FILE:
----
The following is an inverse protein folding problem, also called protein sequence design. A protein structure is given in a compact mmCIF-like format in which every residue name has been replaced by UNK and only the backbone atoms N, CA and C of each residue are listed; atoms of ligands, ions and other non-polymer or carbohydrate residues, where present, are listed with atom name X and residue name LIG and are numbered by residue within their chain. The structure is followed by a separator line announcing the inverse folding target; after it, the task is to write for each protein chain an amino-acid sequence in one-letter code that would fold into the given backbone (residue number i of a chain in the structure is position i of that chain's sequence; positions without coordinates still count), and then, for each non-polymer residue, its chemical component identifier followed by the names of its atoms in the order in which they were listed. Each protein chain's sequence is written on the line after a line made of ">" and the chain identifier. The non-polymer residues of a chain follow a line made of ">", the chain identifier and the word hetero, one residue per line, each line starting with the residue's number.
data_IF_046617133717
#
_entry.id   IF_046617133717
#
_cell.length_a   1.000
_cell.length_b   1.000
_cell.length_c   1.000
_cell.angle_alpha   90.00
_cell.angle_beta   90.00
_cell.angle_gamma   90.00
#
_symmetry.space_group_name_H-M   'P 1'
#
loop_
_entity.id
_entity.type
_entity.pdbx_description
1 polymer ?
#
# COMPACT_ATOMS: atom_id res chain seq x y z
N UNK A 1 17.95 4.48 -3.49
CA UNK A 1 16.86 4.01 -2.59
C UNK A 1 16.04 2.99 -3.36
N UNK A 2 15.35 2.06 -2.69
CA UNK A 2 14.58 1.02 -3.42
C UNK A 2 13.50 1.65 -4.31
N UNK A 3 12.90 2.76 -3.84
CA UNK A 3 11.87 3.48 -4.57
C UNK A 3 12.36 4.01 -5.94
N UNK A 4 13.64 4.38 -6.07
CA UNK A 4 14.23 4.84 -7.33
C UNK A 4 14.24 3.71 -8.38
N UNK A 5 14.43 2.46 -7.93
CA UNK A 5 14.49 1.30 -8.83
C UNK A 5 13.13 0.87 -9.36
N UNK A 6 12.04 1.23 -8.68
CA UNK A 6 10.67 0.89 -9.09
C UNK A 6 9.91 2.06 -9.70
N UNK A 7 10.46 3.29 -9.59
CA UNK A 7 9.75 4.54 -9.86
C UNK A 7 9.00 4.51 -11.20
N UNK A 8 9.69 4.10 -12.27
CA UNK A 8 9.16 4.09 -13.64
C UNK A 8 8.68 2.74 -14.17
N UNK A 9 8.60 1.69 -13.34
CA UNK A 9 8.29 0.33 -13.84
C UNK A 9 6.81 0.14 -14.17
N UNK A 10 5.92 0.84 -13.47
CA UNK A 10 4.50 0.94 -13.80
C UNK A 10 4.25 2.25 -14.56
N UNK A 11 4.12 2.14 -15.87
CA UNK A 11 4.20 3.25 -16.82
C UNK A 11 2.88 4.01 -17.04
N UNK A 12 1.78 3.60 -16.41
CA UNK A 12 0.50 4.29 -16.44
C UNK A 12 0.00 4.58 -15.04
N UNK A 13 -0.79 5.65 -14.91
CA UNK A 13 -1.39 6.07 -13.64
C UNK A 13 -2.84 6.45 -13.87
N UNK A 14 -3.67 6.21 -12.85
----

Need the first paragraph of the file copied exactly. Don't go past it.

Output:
The following is an inverse protein folding problem, also called protein sequence design. A protein structure is given in a compact mmCIF-like format in which every residue name has been replaced by UNK and only the backbone atoms N, CA and C of each residue are listed; atoms of ligands, ions and other non-polymer or carbohydrate residues, where present, are listed with atom name X and residue name LIG and are numbered by residue within their chain. The structure is followed by a separator line announcing the inverse folding target; after it, the task is to write for each protein chain an amino-acid sequence in one-letter code that would fold into the given backbone (residue number i of a chain in the structure is position i of that chain's sequence; positions without coordinates still count), and then, for each non-polymer residue, its chemical component identifier followed by the names of its atoms in the order in which they were listed. Each protein chain's sequence is written on the line after a line made of ">" and the chain identifier. The non-polymer residues of a chain follow a line made of ">", the chain identifier and the word hetero, one residue per line, each line starting with the residue's number.